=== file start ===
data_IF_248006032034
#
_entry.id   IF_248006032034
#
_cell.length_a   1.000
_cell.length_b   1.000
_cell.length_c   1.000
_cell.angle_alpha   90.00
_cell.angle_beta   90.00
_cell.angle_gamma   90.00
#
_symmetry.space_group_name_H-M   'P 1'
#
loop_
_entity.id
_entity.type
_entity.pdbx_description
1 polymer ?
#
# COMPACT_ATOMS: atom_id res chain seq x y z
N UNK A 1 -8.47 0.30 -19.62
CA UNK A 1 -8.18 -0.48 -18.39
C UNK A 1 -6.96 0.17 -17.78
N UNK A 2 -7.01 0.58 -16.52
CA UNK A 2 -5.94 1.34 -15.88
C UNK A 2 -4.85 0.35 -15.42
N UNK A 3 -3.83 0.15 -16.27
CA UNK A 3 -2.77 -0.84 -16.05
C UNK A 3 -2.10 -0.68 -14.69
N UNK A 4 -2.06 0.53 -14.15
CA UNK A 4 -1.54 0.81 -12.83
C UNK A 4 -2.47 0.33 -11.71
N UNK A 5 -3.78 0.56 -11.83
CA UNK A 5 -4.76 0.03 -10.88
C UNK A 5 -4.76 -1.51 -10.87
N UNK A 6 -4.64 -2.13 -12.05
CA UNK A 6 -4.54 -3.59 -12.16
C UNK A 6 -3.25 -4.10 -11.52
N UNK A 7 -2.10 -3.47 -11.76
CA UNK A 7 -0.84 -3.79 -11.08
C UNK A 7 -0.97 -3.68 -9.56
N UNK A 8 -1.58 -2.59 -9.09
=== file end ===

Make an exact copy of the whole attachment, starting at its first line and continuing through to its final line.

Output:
data_IF_248006032034
#
_entry.id   IF_248006032034
#
_cell.length_a   1.000
_cell.length_b   1.000
_cell.length_c   1.000
_cell.angle_alpha   90.00
_cell.angle_beta   90.00
_cell.angle_gamma   90.00
#
_symmetry.space_group_name_H-M   'P 1'
#
loop_
_entity.id
_entity.type
_entity.pdbx_description
1 polymer ?
#
# COMPACT_ATOMS: atom_id res chain seq x y z
N UNK A 1 -8.47 0.30 -19.62
CA UNK A 1 -8.18 -0.48 -18.39
C UNK A 1 -6.96 0.17 -17.78
N UNK A 2 -7.01 0.58 -16.52
CA UNK A 2 -5.94 1.34 -15.88
C UNK A 2 -4.85 0.35 -15.42
N UNK A 3 -3.83 0.15 -16.27
CA UNK A 3 -2.77 -0.84 -16.05
C UNK A 3 -2.10 -0.68 -14.69
N UNK A 4 -2.06 0.53 -14.15
CA UNK A 4 -1.54 0.81 -12.83
C UNK A 4 -2.47 0.33 -11.71
N UNK A 5 -3.78 0.56 -11.83
CA UNK A 5 -4.76 0.03 -10.88
C UNK A 5 -4.76 -1.51 -10.87
N UNK A 6 -4.64 -2.13 -12.05
CA UNK A 6 -4.54 -3.59 -12.16
C UNK A 6 -3.25 -4.10 -11.52
N UNK A 7 -2.10 -3.47 -11.76
CA UNK A 7 -0.84 -3.79 -11.08
C UNK A 7 -0.97 -3.68 -9.56
N UNK A 8 -1.58 -2.59 -9.09